WASHINGTON — President Barack Obama and Senate Republicans are squaring off at the Supreme Court over the president's power to temporarily fill high-level positions.
The high court is hearing arguments Monday in a politically charged dispute that also is the first in the nation's history to explore the meaning of a provision of the Constitution known as the recess appointments clause. Under the provision, the president may make temporary appointments to positions that otherwise require confirmation by the Senate, but only when the Senate is in recess.
The court battle is an outgrowth of the increasing partisanship and political stalemate that have been hallmarks of Washington over the past 20 years, and especially since Obama took office in 2009.
Senate Republicans' refusal to allow votes for nominees to the National Labor Relations Board and the new Consumer Financial Protection Bureau led the president to make the temporary, or recess, appointments in January 2012.
Three federal appeals courts have said Obama overstepped his authority because the Senate was not in recess when he acted. The Supreme Court case involves a dispute between a Washington state bottling company and a local Teamsters union in which the NLRB sided with the union. The U.S. Circuit Court of Appeals for the District of Columbia overturned the board's ruling, and hundreds more NLRB rulings could be voided if the Supreme Court upholds the appeals court decision.
More broadly, if the justices ratify the lower court ruling, it would make it nearly impossible for a president to use the recess power. Under such a ruling, presidential nominees could be blocked indefinitely when the president's party does not control the Senate.
Three federal appeals courts have upheld recess appointments in previous administrations.
Senate Republicans also are taking part in the case, in support of the company, Noel Canning.
The impasse over confirming nominees to the NLRB and the CFPB was resolved last summer. And majority Democrats have since changed Senate rules to limit the ability of the minority party to block most presidential nominees, spurred by GOP efforts to block three Obama appeals court nominees.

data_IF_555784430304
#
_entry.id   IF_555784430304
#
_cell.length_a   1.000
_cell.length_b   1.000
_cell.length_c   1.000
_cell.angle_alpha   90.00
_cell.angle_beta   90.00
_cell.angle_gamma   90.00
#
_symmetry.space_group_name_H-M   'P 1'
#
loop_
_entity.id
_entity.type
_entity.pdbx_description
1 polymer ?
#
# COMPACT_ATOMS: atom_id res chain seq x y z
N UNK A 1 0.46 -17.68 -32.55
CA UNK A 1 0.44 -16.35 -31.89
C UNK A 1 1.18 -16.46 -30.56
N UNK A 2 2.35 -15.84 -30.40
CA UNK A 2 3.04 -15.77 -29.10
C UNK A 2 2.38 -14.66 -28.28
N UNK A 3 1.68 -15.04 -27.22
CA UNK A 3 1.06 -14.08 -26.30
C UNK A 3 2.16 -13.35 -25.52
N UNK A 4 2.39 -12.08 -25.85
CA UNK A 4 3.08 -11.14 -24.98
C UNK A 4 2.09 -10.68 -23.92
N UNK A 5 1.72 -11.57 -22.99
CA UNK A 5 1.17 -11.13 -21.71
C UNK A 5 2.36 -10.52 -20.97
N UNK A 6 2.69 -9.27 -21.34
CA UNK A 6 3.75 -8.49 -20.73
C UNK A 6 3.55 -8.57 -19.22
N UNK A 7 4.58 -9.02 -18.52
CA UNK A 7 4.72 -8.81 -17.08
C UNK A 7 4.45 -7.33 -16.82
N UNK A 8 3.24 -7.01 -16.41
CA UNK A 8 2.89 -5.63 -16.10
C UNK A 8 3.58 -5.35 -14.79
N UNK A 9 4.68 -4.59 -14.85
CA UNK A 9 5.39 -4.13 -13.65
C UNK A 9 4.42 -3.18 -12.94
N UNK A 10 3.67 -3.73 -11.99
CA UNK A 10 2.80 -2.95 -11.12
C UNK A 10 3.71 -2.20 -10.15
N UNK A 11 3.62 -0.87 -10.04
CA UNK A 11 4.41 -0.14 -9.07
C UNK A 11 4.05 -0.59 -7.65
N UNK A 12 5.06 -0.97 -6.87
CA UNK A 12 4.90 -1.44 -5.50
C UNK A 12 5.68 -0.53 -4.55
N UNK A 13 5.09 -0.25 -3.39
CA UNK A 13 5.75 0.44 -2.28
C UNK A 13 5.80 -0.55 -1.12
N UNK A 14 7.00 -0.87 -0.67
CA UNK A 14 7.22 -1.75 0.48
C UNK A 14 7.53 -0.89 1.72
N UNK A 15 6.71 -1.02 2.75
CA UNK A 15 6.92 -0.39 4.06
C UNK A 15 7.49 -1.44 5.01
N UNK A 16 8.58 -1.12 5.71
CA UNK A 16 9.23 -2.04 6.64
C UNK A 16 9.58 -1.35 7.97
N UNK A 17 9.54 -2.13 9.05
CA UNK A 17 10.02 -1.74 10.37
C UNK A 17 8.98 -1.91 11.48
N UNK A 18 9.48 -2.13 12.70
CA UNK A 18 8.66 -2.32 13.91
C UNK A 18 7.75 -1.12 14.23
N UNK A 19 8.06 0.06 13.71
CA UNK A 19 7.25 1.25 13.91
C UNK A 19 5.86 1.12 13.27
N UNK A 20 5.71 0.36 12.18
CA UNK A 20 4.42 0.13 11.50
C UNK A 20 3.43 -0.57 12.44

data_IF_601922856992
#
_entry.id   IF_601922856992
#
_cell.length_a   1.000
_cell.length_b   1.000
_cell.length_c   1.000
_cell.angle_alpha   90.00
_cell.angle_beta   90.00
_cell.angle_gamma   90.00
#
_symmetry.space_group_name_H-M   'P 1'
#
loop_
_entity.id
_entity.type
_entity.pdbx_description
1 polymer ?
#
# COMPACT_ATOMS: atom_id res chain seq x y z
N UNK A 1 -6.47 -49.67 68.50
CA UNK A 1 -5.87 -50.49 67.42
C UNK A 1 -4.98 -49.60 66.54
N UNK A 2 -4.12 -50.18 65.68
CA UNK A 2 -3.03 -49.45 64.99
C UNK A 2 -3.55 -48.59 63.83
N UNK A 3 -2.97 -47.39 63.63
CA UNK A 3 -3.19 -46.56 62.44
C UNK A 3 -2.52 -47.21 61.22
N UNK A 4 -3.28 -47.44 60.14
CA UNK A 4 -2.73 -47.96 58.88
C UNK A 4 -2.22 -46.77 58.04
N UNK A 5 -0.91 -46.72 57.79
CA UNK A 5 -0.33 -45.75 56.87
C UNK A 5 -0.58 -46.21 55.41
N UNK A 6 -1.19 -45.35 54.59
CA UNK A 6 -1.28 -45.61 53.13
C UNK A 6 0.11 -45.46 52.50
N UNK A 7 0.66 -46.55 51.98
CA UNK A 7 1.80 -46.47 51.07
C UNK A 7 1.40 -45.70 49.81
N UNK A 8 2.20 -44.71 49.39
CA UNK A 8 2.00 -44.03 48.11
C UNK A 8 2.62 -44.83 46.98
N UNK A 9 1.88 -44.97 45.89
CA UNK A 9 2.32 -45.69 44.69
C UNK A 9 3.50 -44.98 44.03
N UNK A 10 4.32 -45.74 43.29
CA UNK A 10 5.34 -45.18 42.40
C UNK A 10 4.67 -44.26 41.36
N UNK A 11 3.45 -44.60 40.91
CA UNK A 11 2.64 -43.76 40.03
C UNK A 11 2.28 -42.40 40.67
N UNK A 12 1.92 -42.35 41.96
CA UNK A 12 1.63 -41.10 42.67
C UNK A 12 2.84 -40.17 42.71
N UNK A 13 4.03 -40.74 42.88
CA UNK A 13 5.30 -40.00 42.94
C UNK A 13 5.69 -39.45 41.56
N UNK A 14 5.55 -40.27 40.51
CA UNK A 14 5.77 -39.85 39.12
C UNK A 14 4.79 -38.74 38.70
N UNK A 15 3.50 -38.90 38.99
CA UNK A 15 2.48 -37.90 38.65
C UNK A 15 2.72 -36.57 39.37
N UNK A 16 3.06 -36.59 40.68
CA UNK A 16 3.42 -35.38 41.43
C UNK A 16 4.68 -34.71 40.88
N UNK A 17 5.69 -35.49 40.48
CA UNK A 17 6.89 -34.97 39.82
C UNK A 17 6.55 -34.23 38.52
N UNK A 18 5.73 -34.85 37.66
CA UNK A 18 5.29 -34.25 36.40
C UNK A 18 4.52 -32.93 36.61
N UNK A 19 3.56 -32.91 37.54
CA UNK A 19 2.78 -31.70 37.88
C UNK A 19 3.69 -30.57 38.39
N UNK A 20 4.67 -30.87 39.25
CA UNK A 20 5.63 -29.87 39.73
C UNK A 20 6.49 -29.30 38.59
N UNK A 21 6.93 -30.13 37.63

But while situations like the one that led to the current court case are unlikely to arise in the short term, a Republican takeover of the Senate in the midterm elections in November could prompt a new round of stalled nominations, said John Elwood, a Washington lawyer who served in the Justice Department during the Bush administration and has written extensively about recess appointments. "We may be back where we were before," Elwood said.
The justices will be considering two broad questions and a narrower one as well.
The big issues are whether recess appointments can be made only during the once-a-year break between sessions of Congress and whether the vacancy must occur while the Senate is away in order to be filled during the same break.
Solicitor General Donald Verrilli Jr. told the court that 14 presidents have temporarily installed 600 civilians and thousands of military officers in positions that were vacant when the Senate went into recess at any point, a practice that has been well-understood by both presidents and lawmakers. A high court ruling that a recess only happens once a year would "dramatically upset that long-settled equilibrium," Verrilli said.
The narrower issue is whether brief, pro forma sessions of the Senate, held every few days to break up a longer Senate hiatus, can prevent the president from making recess appointments. That's what the Senate did, at Republicans insistence during the time when Obama acted.
Senate Republicans say the answer is easy. "Who determines — the Senate, or the President — whether the Senate is in session? The Constitution's text and structure point to only one answer: the Senate," the Republicans said in court papers.
But Verrilli said the Senate made clear in voting for the pro forma sessions that no business would be conducted and that, in essence, the Senate would be in recess. "The President took the Senate at its word. And rightly so," he said.
Highlighting the new rules, the Senate is scheduled to vote a few hours after the Supreme Court argument on the nomination of one of those previously blocked Obama appointees, U.S. District Judge Robert Wilkins, to serve on the federal appeals court in Washington.